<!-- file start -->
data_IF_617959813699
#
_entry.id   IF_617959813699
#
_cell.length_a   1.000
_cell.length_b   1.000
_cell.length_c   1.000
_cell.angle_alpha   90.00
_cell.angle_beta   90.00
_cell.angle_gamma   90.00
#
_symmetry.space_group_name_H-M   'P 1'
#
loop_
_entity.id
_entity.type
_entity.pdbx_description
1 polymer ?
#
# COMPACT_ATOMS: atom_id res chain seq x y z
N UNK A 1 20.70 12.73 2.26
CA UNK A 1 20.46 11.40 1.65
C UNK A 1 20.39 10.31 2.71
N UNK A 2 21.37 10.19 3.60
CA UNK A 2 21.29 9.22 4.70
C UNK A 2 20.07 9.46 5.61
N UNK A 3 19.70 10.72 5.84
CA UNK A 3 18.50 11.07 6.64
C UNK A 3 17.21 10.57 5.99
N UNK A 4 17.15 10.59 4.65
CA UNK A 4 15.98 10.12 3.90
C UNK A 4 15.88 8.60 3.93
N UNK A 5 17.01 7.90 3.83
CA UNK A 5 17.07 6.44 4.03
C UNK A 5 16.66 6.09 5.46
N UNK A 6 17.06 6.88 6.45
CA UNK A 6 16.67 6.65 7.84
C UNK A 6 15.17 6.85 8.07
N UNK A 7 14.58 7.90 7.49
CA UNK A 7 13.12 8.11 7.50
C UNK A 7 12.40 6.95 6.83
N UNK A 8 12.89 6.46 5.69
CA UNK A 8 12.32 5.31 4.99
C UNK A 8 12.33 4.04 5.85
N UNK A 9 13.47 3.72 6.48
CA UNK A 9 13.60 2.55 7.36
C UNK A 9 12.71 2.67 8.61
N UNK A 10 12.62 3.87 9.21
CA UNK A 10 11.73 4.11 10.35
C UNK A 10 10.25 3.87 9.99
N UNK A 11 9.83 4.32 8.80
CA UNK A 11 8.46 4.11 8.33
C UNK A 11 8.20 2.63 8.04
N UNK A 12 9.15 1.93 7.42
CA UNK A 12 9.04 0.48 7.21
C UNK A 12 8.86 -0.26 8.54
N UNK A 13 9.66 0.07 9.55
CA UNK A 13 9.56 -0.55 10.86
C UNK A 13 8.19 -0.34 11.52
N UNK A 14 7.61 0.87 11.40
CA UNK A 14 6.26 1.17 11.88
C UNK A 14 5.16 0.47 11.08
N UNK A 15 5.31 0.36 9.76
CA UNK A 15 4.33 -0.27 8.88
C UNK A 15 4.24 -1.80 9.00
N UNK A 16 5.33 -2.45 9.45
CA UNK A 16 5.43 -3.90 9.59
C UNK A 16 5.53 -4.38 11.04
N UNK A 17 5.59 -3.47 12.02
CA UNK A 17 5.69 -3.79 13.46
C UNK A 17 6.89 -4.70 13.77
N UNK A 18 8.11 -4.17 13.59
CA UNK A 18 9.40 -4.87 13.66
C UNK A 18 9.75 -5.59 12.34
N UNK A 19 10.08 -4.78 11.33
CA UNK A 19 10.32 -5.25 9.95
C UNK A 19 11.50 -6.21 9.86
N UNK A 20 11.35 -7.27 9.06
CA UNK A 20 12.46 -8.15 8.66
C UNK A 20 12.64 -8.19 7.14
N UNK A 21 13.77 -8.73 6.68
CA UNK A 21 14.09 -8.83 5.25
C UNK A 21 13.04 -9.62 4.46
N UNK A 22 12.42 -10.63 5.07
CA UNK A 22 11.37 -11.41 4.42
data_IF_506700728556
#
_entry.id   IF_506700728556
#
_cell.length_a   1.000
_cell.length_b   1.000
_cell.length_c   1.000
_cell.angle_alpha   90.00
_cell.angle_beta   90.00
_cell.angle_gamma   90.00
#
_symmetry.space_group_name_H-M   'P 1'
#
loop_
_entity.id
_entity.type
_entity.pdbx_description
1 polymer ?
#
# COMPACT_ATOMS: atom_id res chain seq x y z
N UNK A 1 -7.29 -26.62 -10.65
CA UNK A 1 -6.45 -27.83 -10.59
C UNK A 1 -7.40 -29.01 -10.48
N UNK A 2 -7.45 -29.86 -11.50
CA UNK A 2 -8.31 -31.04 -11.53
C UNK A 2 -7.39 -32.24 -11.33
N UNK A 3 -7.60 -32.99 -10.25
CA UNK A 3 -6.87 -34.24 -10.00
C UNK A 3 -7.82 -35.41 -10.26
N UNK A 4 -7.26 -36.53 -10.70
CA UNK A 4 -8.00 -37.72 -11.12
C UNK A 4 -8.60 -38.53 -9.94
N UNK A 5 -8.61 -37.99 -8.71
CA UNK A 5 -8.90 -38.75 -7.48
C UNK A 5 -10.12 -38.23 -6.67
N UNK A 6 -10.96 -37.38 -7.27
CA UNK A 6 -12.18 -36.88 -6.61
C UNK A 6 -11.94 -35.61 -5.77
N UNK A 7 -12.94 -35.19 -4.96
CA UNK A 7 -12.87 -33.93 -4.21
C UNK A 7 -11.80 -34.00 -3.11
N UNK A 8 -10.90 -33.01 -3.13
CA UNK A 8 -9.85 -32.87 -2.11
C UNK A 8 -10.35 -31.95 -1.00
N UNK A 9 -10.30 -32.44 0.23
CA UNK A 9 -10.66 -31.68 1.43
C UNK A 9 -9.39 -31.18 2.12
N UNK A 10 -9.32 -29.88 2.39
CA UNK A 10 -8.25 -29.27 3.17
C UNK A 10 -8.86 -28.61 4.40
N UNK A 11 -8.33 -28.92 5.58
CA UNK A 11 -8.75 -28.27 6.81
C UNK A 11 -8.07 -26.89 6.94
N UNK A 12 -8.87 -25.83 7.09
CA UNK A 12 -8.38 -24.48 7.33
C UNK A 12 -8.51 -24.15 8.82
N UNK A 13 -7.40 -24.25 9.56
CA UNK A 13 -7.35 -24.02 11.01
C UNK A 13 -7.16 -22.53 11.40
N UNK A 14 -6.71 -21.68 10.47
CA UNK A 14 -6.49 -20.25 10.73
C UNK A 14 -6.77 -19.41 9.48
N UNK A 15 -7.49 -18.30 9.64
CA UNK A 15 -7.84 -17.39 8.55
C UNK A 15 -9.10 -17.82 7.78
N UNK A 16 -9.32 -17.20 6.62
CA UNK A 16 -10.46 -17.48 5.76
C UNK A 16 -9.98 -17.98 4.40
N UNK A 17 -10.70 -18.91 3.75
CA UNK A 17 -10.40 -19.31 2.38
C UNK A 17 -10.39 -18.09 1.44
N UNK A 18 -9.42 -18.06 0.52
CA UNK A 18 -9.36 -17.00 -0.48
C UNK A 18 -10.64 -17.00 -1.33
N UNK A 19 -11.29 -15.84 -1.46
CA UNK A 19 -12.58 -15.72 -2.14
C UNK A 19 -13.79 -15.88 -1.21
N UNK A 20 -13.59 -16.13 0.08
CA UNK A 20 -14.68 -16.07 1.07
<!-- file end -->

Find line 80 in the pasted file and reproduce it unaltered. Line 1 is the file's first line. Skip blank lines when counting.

C UNK A 20 12.64 -8.19 7.14